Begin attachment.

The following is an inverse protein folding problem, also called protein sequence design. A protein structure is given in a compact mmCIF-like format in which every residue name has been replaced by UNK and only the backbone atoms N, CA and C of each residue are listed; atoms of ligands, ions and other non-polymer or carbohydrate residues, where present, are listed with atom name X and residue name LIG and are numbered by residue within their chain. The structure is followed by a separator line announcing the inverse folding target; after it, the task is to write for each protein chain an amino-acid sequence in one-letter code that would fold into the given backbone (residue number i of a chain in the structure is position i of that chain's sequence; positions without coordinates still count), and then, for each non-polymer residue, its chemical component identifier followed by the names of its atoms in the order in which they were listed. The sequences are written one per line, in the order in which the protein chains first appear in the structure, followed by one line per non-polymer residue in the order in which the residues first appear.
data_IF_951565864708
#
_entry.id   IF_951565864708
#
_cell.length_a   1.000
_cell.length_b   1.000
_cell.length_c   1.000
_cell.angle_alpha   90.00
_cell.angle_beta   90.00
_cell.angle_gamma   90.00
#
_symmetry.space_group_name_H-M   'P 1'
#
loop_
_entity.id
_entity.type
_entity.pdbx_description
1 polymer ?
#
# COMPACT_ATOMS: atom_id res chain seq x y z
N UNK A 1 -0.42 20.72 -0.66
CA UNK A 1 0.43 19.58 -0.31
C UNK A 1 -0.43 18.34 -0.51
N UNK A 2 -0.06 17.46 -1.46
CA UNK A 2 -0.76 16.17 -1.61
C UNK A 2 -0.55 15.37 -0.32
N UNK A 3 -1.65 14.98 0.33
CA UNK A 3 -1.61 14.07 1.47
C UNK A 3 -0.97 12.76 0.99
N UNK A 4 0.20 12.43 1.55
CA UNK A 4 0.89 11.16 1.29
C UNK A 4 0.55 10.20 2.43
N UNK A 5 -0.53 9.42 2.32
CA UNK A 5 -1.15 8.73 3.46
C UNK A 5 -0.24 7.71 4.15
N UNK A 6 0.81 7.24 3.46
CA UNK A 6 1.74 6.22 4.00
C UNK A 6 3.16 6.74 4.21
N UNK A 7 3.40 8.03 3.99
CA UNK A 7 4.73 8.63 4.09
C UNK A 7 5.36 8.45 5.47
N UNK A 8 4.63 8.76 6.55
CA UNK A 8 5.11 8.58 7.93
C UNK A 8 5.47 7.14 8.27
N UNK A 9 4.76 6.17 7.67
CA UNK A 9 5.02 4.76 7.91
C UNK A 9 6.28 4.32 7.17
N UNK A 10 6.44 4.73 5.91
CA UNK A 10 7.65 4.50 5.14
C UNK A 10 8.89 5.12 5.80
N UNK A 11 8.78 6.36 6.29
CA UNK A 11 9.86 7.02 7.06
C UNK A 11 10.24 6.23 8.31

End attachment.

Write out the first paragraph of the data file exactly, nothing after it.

The following is an inverse protein folding problem, also called protein sequence design. A protein structure is given in a compact mmCIF-like format in which every residue name has been replaced by UNK and only the backbone atoms N, CA and C of each residue are listed; atoms of ligands, ions and other non-polymer or carbohydrate residues, where present, are listed with atom name X and residue name LIG and are numbered by residue within their chain. The structure is followed by a separator line announcing the inverse folding target; after it, the task is to write for each protein chain an amino-acid sequence in one-letter code that would fold into the given backbone (residue number i of a chain in the structure is position i of that chain's sequence; positions without coordinates still count), and then, for each non-polymer residue, its chemical component identifier followed by the names of its atoms in the order in which they were listed. The sequences are written one per line, in the order in which the protein chains first appear in the structure, followed by one line per non-polymer residue in the order in which the residues first appear.